The #ConfinedComDirectors series continues…
The #ConfinedComDirectors by Epresspack series & COM-ENT continues beyond confinement. Because the health crisis is putting the communication industry in a complicated economic context, Epresspack surveys the communication and marketing professionals whom it supports daily in France and in Europe. This week, Sylvie Noulette, Director of Brands and Trade Marketing for the Haier group in France is ready for the exercise.
"We learned faster in two months than in the past three years."
Sylvie Noumette, Director of Brands and Trade Marketing for the Haier group
Guaranteeing the strategy and positioning of 4 major household appliance brands in France - Candy, Hoover, Rosières, Haier - has been the mission of Sylvie Noulette, Brand and Trade Marketing Director for the Haier group for just one year. Surrounded by a dozen collaborators, she oversees the communications, marketing, digital, PR, social media, and trade marketing of the world number 1 household appliance established in France since 2005. Graduated with a Master's in international business, Sylvie (46) has spent a large part of her career building brands as Marketing Director for Lenovo, Jawbone, Acer, and Logitech.
1 / The health crisis is hindering trade all over the world. How is Haier doing in France?
As for all the market, our business suffered from the sudden closure of distributors and physical outlets like Darty and Boulanger. But most importantly, we were forced to think differently to support e-commerce, which continued to sell. We have made huge progress in the way we work and think digital. So yes, we lost turnover but we learned faster in two months than in the last three years.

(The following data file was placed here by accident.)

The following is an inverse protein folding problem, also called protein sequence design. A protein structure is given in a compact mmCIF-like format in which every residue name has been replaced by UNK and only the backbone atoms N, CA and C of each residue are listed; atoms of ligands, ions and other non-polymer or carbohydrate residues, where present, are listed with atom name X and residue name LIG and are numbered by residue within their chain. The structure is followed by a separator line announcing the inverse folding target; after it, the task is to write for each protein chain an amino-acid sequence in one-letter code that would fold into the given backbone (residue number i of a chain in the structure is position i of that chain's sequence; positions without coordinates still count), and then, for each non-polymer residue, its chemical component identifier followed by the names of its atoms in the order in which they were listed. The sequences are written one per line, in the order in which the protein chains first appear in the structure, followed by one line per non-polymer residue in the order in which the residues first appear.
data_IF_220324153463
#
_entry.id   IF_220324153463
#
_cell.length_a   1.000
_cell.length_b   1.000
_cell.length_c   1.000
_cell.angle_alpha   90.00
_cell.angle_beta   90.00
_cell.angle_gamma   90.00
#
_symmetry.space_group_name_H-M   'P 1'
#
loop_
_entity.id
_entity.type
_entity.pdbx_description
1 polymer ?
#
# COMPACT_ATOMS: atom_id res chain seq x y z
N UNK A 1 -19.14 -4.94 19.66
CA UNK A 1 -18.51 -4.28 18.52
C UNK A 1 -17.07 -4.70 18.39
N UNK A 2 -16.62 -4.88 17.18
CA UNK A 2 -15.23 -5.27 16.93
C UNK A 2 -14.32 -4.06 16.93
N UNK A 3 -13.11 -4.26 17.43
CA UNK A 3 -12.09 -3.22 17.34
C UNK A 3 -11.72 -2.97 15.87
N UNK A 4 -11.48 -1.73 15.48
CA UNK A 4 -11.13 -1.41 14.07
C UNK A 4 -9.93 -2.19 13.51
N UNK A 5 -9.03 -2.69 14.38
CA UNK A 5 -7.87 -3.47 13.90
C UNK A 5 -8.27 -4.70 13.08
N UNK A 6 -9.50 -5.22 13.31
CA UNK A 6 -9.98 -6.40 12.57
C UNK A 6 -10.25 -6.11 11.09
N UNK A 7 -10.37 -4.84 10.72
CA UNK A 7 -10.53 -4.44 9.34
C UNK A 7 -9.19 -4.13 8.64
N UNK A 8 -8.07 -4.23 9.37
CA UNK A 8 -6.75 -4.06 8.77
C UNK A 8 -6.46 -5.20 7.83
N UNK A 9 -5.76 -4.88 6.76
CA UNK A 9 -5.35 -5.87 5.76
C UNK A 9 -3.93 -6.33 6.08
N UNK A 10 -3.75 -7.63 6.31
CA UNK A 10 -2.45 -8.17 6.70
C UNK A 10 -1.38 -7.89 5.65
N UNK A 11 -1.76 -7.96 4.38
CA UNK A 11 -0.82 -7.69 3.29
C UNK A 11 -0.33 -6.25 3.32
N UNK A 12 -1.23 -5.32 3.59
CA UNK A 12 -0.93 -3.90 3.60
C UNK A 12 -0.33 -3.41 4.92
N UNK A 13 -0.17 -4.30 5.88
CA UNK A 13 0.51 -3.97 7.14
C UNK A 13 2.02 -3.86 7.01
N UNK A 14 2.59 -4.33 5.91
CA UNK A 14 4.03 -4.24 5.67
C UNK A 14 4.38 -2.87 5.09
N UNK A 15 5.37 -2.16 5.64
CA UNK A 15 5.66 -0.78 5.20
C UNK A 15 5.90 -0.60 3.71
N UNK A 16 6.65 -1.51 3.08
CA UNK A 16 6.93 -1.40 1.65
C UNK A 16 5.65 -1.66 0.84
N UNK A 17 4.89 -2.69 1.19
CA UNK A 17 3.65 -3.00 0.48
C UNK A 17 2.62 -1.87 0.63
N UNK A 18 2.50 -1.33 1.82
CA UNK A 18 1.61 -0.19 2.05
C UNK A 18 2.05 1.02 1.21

2 / Have the French changed their consumption habits during the confinement?
3 / With the crisis, the French are waiting for brands to support change and act for the common good. What is Haier's response?
The group’s commitment first manifested itself towards its employees, their health, and their well-being. The distribution of masks, partial unemployment, and teleworking until the end of May were in order and we are meticulously following government recommendations. In fact, the first 15 days were mainly aimed at re-establishing the internal communication circuits. Little has been said, but we have also donated 12,000 masks to the regional health association (ARS) and some EPhad around our head office in St Denis.
4 / Have the communication and marketing strategy and actions changed with the crisis?
We have been very pragmatic. We have accelerated our investments in retail media, retargeting, and search directly with our commercial partners like Fnac Darty, Boulanger and Cdiscount, and by relying on Criteo's offers. We have also increased our speaking engagements in PR on topics related to the expectations of confined consumers. With our chef Rosières, Philippe Rogé, we gave culinary advice and tips like the very simple recipe for household bread, which we really liked. We also talked about hygiene and housekeeping and food preservation and got great coverage in the mainstream media. Besides that, we didn’t stop trying things. We decided to invest in Linkedin with a real employer branded content program, an editorial and speaking outline to recruit, evangelize, and be more visible.
5 / Advertisers who regret the reluctance of brands towards investing in TV, what do they think about it?
We must not get the debate wrong. It was not the desire to invest that we missed, but the economic reality that imposes choices. When investments are linked to commercial performance, how can we keep our brands alive and stay close to consumers? how to ensure the sustainability of the business? These are the real questions. Why a TV campaign, when the distributors are closed and the products unavailable? We had to think differently and be smart. Our role is to help consumers find the right product at the right price, even if the crisis has forced us to step aside for a few weeks ...